Distinct Molecular Pathways for Development of Telencephalic Interneuron Subtypes Revealed Through Analysis of Lhx6 Mutants

Laboratory of Mammalian Genes and Development, National Institute of Child Health and Human Development, Bethesda, Maryland 20892, USA.
The Journal of Comparative Neurology (Impact Factor: 3.23). 09/2008; 510(1):79-99. DOI: 10.1002/cne.21772
Source: PubMed


Here we analyze the role of the Lhx6 lim-homeobox transcription factor in regulating the development of subsets of neocortical, hippocampal, and striatal interneurons. An Lhx6 loss-of-function allele, which expresses placental alkaline phosphatase (PLAP), allowed analysis of the development and fate of Lhx6-expressing interneurons in mice lacking this homeobox transcription factor. There are Lhx6+;Dlx+ and Lhx6-;Dlx+ subtypes of tangentially migrating interneurons. Most interneurons in Lhx6(PLAP/PLAP) mutants migrate to the cortex, although less efficiently, and exhibit defects in populating the marginal zone and superficial parts of the neocortical plate. By contrast, migration to superficial parts of the hippocampus is not seriously affected. Furthermore, whereas parvalbumin+ and somatostatin+ interneurons do not differentiate, NPY+ interneurons are present; we suggest that these NPY+ interneurons are derived from the Lhx6-;Dlx+ subtype. Striatal interneurons show deficits distinct from pallial interneurons, including a reduction in the NPY+ subtype. We provide evidence that Lhx6 mediates these effects through promoting expression of receptors that regulate interneuron migration (ErbB4, CXCR4, and CXCR7), and through promoting the expression of transcription factors either known (Arx) or implicated (bMaf, Cux2, and NPAS1) in controlling interneuron development.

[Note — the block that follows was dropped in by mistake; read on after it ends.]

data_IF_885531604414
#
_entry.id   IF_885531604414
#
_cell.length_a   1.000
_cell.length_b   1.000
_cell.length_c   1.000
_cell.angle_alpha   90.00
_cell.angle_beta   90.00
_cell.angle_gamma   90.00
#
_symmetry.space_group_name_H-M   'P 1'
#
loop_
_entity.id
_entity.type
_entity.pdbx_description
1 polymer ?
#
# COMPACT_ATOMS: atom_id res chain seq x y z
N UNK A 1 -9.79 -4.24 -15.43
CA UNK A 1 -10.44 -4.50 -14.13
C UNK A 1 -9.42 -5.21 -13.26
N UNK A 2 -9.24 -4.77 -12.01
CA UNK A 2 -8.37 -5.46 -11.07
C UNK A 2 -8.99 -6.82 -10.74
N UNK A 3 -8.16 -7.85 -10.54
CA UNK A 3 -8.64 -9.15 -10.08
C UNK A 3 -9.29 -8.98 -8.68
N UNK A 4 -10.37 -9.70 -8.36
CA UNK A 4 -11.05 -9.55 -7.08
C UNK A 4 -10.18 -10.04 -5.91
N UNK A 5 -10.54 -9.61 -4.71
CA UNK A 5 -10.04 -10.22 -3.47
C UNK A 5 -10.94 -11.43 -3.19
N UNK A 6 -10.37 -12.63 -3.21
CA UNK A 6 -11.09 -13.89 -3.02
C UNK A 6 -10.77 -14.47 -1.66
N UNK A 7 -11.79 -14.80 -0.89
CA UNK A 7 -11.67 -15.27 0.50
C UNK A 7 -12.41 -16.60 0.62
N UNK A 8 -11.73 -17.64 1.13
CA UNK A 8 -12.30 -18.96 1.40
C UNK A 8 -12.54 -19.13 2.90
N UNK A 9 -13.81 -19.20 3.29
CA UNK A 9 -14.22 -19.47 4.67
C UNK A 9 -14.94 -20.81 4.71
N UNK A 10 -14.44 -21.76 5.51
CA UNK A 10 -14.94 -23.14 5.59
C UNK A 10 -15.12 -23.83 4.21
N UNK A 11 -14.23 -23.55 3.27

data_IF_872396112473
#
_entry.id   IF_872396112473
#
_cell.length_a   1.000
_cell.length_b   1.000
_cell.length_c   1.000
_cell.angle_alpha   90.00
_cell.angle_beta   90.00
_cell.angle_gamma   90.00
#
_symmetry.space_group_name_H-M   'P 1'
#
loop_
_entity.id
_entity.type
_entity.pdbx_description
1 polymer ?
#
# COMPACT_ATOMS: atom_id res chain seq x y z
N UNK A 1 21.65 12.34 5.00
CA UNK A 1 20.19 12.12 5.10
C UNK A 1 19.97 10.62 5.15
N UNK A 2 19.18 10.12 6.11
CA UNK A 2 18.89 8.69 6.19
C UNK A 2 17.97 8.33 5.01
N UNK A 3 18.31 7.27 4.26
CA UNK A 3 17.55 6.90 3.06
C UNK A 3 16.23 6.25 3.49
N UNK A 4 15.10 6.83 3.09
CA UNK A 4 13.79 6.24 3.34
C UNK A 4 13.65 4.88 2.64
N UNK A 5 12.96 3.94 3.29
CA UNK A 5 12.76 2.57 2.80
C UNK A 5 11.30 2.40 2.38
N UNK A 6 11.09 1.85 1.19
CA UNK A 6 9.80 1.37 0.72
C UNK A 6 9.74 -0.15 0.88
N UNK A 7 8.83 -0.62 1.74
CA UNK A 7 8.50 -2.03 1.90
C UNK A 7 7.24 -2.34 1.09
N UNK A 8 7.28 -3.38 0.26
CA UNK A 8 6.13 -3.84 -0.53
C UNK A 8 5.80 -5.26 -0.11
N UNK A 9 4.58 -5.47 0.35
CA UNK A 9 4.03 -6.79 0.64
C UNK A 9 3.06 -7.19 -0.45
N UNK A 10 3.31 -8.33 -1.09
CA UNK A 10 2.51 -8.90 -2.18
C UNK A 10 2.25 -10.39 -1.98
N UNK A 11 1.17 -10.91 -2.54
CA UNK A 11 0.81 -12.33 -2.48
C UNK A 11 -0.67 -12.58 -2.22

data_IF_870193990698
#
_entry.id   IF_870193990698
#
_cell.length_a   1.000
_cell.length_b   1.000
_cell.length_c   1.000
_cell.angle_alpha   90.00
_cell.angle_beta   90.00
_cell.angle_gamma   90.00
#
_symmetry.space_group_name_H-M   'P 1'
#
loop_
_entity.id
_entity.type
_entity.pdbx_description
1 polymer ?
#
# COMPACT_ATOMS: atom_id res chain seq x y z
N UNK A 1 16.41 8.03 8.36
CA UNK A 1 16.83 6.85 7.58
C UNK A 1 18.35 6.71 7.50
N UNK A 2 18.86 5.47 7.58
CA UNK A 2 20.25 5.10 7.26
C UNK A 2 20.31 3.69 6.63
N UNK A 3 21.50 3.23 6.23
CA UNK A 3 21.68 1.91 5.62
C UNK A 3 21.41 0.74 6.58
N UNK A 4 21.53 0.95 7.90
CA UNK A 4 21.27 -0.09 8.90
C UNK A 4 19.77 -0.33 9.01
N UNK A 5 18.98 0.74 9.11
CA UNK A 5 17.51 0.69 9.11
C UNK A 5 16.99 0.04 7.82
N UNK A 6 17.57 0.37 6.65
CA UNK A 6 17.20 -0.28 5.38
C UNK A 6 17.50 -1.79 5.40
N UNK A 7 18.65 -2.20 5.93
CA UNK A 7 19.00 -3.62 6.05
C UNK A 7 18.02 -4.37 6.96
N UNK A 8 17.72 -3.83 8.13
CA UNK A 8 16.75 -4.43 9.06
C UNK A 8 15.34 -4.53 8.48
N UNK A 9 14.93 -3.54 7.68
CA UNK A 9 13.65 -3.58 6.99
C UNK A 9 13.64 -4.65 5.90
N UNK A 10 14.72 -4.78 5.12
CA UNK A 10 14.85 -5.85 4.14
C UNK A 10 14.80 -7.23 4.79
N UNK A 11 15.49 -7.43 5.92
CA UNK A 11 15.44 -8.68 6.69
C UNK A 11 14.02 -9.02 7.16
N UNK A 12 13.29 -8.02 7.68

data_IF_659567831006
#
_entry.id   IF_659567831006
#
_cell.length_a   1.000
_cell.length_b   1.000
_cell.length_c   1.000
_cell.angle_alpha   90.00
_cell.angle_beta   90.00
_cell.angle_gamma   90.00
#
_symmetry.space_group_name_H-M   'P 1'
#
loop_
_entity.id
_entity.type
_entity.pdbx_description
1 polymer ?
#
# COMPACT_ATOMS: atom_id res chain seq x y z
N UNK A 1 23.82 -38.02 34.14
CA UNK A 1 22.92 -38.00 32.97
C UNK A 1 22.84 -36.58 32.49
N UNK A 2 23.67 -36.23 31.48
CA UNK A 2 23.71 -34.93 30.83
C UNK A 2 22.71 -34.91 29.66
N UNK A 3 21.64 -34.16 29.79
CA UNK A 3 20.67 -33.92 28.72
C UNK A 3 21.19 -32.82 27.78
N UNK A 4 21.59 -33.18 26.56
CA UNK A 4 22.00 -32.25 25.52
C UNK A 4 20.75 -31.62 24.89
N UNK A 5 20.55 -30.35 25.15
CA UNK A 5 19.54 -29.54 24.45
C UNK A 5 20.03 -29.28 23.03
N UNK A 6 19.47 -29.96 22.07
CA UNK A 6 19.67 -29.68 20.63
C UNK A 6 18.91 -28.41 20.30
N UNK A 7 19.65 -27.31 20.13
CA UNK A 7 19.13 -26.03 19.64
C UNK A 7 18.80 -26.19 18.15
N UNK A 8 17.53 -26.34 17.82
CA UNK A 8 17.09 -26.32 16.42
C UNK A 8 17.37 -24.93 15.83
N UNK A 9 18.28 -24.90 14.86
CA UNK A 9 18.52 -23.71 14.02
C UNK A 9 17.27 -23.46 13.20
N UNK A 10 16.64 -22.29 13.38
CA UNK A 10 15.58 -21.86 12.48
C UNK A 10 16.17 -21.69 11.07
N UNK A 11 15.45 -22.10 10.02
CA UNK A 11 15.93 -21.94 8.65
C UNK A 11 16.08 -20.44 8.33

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    • "These cells are bipotential precursors being able to terminally differentiate either into the GABAergic or cholinergic lineage. Terminal differentiation into GABAergic interneurons is dependent on sustained expression of LHX6 and thus representing a sort of “default” maturation pathway (Liodis et al., 2007; Zhao et al., 2008). Differentiation into the cholinergic lineage requires expression of LHX7 (also known as L3/LHX8) which induces expression of another LIM-homeodomain-transcription factor islet-1 (ISL1), which directly downregulates LHX6 expression (Fragkouli et al., 2009). "
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    ABSTRACT: Interneurons comprise a minority of the striatal neuronal population of roughly 5%. However, this heterogeneous population is of particular interest as it fulfills an important relay function in modulating the output of the only type of striatal projection neurons, i.e., the medium spiny neuron (MSN).One subtype of this heterogenous group, the cholinergic interneuron, is of particular scientific interest as there is a relevant body of evidence from animal models supporting its special significance in the disease process. The development of protocols for directed differentiation of human pluripotent stem cells (PSC) into striatal interneurons provides a unique opportunity to derive in vitro those cell types that are most severely affected in dystonia.In this review we first aim to give a concise overview about the normal function of striatal interneurons and their dysfunction in dystonia in order to identify the most relevant interneuronal subtype for the pathogenesis of dystonia. Secondly we demonstrate how knowledge about the embryonic development of striatal interneurons is of particular help for the development of differentiation protocols from PSC and by this depict potential ways of deriving in vitro disease models of dystonia. We furthermore address the question as to whether cell replacement therapies might represent a beneficial approach for the treatment of dystonia.
    Frontiers in Cellular Neuroscience 07/2014; 8:205. DOI:10.3389/fncel.2014.00205 · 4.29 Impact Factor